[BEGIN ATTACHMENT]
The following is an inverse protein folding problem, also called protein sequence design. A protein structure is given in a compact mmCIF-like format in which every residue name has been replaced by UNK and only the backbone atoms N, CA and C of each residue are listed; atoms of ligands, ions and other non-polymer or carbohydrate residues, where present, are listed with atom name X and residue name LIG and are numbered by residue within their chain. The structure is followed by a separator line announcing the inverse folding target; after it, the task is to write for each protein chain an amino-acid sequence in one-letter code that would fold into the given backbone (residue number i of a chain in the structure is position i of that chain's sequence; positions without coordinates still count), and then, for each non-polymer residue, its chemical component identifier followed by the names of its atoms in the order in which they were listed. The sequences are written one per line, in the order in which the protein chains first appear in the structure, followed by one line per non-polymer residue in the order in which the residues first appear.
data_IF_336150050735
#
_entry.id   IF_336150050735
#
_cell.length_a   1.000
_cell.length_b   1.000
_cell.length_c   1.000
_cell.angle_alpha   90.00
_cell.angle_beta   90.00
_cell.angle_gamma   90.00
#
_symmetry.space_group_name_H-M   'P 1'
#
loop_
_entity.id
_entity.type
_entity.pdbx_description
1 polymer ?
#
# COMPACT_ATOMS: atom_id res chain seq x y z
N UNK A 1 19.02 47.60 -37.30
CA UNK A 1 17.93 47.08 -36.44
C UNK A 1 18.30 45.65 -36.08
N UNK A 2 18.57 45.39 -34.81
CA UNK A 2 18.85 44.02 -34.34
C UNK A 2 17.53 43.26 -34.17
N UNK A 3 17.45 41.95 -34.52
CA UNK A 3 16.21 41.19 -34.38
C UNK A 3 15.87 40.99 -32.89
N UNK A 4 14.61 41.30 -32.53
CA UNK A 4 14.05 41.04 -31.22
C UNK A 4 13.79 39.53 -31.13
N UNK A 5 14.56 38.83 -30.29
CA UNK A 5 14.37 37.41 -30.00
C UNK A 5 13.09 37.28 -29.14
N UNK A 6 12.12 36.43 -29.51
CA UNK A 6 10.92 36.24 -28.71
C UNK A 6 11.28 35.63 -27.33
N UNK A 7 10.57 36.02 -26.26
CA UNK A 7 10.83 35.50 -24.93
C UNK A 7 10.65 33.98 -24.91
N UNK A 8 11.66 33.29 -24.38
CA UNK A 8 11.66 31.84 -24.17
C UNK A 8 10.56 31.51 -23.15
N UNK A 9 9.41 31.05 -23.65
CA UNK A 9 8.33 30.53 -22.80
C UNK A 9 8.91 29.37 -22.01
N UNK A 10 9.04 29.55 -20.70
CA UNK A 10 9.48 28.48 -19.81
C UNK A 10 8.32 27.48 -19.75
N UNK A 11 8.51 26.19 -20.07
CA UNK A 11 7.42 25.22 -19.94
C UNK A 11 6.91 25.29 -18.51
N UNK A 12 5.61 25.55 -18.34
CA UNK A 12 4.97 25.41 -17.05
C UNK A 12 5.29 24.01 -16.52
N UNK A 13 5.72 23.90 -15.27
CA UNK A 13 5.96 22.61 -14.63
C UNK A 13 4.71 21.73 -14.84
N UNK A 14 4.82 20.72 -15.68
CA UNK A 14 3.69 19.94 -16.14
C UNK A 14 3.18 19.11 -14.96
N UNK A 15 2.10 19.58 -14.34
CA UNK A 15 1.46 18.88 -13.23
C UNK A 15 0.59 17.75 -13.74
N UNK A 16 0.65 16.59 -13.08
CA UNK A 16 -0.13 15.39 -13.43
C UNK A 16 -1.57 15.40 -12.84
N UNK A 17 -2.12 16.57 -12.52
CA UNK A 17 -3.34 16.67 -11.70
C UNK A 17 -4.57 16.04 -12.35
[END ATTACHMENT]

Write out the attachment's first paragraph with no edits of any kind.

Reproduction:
The following is an inverse protein folding problem, also called protein sequence design. A protein structure is given in a compact mmCIF-like format in which every residue name has been replaced by UNK and only the backbone atoms N, CA and C of each residue are listed; atoms of ligands, ions and other non-polymer or carbohydrate residues, where present, are listed with atom name X and residue name LIG and are numbered by residue within their chain. The structure is followed by a separator line announcing the inverse folding target; after it, the task is to write for each protein chain an amino-acid sequence in one-letter code that would fold into the given backbone (residue number i of a chain in the structure is position i of that chain's sequence; positions without coordinates still count), and then, for each non-polymer residue, its chemical component identifier followed by the names of its atoms in the order in which they were listed. The sequences are written one per line, in the order in which the protein chains first appear in the structure, followed by one line per non-polymer residue in the order in which the residues first appear.